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I would like to model intraday electricity load data. I have quarter-hourly data for each day of the year.

In many countries daylight saving time is practive. This has the consequence that once a year a day is 1 hour longer (it has 25 hours) and once a year a day is shorter (only 23 hours). I don't think that changing the time (e.g. to UTC) is a solution here because people go to work at 8:00 a.m. in their "local" time not in UTC.

What I have found in the literature is e.g. here MODELING AND FORECASTING SHORT-TERMELECTRICITY LOAD USING REGRESSION ANALYSIS. There the extra hour is discarded and the missing hours is filled with average values.

What is the most used procedure here? How do you cope with this probem?

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2 Answers 2

up vote 4 down vote accepted

I've been thinking more about my previous answer, and now I'm not so sanguine.

A problem arises because electricity consumption varies by hour depending on both external environmental conditions (especially, temperature), and also on the social conventions that determine work patterns. When daylight savings time begins or ends, the alignment between these two shifts abruptly: the "hour during which the sun sets" may shift from falling during the work day, to falling during evening/dinner-time.

Hence the challenge involves not just how to edit values immediately at the point of change-over. The question is whether DST and standard time should be considered as, in some sense, distinct regimes.

The care with which you address the issue depends, of course, on what you are going to use the forecast for. For many purposes, it might be OK to just ignore the subtleties, and proceed as per your first proposal. My suggestion remains to try that first, and see if the accuracy of your model is good enough to meet the needs of your specific application.

If results are unsatisfactory, a second stage of complexity might involve breaking your project in half, and creating separate models for the winter regime and the summer regime. This approach has a lot to recommend it, actually: the relationship between temperature and power consumption is roughly U-shaped, hitting a minimum at about 18 degrees C, reflecting differences in the way temperature changes affect demand for heating versus cooling. Hence whatever model you come up with will end up acting something like the union of two separate regime-specific models anyway.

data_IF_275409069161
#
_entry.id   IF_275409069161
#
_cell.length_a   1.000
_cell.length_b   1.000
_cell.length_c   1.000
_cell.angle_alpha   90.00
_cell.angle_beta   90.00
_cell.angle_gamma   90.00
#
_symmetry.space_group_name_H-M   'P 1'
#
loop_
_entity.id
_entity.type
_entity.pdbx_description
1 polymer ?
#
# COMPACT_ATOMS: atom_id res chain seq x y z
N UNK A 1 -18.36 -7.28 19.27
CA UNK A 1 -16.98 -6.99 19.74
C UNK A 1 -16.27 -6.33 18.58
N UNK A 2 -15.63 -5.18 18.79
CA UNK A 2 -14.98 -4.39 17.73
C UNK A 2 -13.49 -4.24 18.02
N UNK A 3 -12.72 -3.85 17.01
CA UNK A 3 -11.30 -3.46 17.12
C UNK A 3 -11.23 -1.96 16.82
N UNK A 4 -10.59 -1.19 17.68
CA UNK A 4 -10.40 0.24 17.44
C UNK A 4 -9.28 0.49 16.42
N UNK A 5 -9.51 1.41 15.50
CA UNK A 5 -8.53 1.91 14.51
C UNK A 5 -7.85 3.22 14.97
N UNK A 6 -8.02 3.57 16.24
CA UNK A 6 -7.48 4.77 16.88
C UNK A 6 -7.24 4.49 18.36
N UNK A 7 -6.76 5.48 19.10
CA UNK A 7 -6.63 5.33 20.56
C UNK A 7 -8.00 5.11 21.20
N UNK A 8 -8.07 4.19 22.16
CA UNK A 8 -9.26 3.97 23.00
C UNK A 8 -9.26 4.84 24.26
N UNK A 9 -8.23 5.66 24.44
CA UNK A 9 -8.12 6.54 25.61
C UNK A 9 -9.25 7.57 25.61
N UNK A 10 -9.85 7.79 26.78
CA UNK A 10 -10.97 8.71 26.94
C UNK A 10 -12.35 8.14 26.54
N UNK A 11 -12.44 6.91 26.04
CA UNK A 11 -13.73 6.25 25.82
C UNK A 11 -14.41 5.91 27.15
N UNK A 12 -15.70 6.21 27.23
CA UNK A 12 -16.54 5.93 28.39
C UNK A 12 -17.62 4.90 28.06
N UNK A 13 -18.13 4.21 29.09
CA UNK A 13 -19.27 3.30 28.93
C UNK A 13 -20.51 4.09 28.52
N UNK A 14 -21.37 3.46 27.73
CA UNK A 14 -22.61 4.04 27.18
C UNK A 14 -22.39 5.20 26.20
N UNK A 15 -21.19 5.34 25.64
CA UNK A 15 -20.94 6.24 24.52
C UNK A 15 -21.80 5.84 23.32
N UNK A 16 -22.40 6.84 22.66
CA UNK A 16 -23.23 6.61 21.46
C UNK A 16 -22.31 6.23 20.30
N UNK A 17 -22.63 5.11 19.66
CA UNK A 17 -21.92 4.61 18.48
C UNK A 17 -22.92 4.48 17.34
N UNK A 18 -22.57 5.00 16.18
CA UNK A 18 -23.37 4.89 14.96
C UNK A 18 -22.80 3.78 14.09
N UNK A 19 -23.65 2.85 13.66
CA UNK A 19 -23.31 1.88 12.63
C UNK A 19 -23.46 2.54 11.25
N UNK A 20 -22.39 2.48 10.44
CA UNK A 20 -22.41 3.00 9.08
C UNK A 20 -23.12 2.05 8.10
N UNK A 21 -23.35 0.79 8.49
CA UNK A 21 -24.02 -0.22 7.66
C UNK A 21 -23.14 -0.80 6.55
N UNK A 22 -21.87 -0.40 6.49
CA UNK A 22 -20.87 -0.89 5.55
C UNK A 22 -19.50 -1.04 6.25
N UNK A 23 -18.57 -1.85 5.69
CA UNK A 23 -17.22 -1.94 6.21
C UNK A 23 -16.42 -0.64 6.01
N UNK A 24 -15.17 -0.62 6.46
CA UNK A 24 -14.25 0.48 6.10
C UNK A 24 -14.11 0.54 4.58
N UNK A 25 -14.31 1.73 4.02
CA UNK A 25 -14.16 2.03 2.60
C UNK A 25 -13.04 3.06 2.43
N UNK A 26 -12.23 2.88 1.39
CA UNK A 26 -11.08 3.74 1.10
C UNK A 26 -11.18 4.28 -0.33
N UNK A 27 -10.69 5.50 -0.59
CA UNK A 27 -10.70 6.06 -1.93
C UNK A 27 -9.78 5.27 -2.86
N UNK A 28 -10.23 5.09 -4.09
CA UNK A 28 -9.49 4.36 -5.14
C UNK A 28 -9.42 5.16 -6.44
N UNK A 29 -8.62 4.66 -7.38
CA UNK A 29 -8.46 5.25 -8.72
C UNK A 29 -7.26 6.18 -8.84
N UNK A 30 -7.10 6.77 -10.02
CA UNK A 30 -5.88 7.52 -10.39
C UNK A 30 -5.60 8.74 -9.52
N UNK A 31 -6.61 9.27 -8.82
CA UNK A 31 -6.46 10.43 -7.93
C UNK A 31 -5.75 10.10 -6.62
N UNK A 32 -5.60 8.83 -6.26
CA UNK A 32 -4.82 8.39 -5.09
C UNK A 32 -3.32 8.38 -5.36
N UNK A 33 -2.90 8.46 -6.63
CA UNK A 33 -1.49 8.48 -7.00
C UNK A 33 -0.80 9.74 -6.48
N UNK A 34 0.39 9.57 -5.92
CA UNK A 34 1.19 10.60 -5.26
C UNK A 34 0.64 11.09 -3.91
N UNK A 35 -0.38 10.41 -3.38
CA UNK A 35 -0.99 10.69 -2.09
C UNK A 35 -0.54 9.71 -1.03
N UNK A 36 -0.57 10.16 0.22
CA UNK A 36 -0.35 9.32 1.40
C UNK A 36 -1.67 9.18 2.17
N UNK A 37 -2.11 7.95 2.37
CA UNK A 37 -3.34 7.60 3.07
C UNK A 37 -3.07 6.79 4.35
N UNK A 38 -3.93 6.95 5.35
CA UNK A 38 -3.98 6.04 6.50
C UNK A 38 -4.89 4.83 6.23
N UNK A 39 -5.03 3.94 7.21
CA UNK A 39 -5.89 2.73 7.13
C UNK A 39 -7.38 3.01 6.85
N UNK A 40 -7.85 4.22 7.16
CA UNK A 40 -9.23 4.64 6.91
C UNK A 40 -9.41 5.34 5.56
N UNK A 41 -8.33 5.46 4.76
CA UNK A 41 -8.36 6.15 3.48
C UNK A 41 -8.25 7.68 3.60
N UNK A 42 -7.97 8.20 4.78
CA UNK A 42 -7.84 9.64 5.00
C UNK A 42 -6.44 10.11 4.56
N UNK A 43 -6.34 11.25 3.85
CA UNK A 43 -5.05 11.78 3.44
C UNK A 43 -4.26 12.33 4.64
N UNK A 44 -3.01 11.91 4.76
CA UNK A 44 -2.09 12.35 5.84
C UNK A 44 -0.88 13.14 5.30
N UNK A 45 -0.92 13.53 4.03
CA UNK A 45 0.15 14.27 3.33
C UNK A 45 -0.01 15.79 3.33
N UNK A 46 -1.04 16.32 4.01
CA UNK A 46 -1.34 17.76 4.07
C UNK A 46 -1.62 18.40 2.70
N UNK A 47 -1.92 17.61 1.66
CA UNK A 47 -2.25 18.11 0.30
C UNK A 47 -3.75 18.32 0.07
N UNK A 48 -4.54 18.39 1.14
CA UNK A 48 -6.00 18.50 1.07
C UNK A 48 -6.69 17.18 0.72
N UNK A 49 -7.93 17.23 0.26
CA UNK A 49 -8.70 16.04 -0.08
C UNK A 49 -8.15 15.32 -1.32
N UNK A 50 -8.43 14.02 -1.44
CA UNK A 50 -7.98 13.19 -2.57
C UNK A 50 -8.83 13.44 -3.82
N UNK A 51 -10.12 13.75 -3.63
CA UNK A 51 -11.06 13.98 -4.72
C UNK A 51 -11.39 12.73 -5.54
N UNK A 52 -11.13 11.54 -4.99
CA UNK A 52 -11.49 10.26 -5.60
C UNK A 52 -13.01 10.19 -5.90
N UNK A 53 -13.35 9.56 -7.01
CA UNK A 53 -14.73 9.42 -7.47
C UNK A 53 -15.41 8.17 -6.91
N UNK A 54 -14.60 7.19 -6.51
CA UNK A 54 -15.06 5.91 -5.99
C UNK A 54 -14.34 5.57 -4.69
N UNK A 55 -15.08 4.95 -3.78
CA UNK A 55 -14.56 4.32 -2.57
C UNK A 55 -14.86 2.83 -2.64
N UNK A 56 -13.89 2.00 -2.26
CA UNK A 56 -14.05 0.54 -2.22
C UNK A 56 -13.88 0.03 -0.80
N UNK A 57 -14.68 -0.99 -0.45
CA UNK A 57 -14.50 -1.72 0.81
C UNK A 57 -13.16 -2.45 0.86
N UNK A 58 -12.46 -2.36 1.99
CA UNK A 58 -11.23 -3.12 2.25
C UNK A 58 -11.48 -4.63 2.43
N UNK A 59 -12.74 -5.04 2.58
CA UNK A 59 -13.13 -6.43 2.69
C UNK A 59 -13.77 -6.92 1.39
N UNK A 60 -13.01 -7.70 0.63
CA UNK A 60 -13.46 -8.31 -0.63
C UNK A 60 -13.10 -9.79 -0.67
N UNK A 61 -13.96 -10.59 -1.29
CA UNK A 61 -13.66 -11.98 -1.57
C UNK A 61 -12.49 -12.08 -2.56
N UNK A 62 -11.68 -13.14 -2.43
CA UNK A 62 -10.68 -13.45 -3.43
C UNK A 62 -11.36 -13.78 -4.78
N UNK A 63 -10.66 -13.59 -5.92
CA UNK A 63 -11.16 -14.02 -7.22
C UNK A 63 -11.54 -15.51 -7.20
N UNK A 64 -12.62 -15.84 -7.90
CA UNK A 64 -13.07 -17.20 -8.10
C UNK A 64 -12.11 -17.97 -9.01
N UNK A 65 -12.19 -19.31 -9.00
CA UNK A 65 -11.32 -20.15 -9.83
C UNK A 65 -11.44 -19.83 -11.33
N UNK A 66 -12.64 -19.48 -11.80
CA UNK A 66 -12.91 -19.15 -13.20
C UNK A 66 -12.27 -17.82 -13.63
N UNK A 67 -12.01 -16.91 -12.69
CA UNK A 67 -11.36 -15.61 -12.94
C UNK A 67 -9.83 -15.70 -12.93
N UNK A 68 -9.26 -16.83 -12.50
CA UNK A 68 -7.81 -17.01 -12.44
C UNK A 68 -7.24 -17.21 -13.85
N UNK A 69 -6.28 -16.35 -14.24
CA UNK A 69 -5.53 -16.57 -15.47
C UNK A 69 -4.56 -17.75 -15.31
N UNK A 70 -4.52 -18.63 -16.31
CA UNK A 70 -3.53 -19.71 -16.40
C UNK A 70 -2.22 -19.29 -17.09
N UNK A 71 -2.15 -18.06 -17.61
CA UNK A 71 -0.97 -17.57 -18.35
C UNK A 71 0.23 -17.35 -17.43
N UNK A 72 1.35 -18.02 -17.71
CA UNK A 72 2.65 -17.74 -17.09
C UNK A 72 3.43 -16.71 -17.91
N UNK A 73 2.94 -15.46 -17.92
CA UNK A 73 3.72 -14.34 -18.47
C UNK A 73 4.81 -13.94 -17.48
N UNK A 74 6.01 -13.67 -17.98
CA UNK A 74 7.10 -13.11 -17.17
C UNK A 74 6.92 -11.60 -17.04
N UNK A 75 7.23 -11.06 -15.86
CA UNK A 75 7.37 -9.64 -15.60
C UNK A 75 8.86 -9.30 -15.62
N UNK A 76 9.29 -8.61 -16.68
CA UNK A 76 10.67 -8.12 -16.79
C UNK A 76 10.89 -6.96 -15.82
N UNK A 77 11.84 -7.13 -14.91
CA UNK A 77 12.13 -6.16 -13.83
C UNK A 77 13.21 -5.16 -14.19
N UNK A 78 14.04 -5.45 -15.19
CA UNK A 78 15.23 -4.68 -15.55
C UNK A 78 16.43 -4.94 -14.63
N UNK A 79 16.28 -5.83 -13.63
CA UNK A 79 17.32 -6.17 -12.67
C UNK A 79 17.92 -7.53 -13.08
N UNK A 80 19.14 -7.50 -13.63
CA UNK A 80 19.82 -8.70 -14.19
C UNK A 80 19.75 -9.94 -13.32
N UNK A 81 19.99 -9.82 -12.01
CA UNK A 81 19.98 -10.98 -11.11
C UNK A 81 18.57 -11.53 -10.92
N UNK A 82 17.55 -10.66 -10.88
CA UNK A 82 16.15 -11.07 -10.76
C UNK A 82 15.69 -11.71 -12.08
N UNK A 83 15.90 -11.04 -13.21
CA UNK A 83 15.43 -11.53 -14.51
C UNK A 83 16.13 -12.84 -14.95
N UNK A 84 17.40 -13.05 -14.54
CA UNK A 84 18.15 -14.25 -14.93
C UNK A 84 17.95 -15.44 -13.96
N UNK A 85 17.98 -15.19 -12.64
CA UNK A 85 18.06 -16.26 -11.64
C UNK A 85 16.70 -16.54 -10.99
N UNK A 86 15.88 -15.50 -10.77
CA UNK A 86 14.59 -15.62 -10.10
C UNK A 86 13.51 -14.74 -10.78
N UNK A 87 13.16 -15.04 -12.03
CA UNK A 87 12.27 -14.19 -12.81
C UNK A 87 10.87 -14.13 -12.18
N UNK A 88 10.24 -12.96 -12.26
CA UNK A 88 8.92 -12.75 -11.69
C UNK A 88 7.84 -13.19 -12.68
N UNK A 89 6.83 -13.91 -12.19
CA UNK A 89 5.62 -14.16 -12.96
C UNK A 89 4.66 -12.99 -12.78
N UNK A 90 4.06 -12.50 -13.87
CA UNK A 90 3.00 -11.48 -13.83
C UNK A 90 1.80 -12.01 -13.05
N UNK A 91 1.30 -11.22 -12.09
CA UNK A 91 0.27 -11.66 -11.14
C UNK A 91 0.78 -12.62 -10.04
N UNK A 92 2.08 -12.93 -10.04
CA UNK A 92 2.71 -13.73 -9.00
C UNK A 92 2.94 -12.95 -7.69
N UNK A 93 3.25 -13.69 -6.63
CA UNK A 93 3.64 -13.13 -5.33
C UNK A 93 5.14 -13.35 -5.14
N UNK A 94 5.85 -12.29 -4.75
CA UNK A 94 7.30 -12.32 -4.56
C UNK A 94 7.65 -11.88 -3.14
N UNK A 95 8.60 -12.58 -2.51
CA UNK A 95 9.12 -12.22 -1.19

A variation on the above -- almost a re-phrasing -- would be to include in your regression equation a DST dummy variable. That sounds sensible.

Again, the big question is: how much time and effort does it make sense to devote to exploring this issue and it's implications for forecast quality? If you are doing applied work (as I gather you are), the goal is to craft a model that is fit-to-purpose, rather than devote your life to finding the best of all possible models.

If you really want to explore this issue, you might look up this paper:

Ryan Kellogg, Hendrik Wolff, Daylight time and energy: Evidence from an Australian experiment, Journal of Environmental Economics and Management, Volume 56, Issue 3, November 2008, Pages 207-220, ISSN 0095-0696, 10.1016/j.jeem.2008.02.003.

Keywords: Energy; Daylight saving time; Difference-in-difference-in-difference

The authors take advantage of the fact that two Australian states at the same latitude have different rules concerning implementing daylight savings time. This difference creates conditions for a natural experiment regarding the effect of DST on energy consumption, with one state acting as the "treatment group" and its neighbor acting as the "control group". Additional background is available from Hendrik Wolff's website. It's interesting work -- though perhaps overkill for your application.

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Thanks again for these thoughts! I will see in the developement of my model which degree of detail is necessary. –  Richard Dec 4 '12 at 20:44

The suggested procedure -- toss out the extra hour, fill in the missing hour by averaging nearby values -- strikes me as quite reasonable. The affected hours are in the middle of the night when the system is drawing its base load. There is much less volatility of base loads than of peak loads. Therefore, the forecasting results are unlikely to be sensitive to the details: any reasonable way of accounting for the change-over should yield about the same result in terms of calibrating a forecasting model.

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This sound like a good approach (easy and does the job) - have you ever tried it in practice? Thanks! –  Richard Dec 4 '12 at 10:43
    
I am using this approach in a forecasting project I'm developing, but don't yet have any results to share... You could try a few variations on the approach and see what effect they have on your forecast accuracy. –  Arthur Small Dec 4 '12 at 13:57
    
Thank you! I will try it out. I will keep the question unanswered for some more hours to attract other views. But if nothing comes then I will accept yours. –  Richard Dec 4 '12 at 14:16

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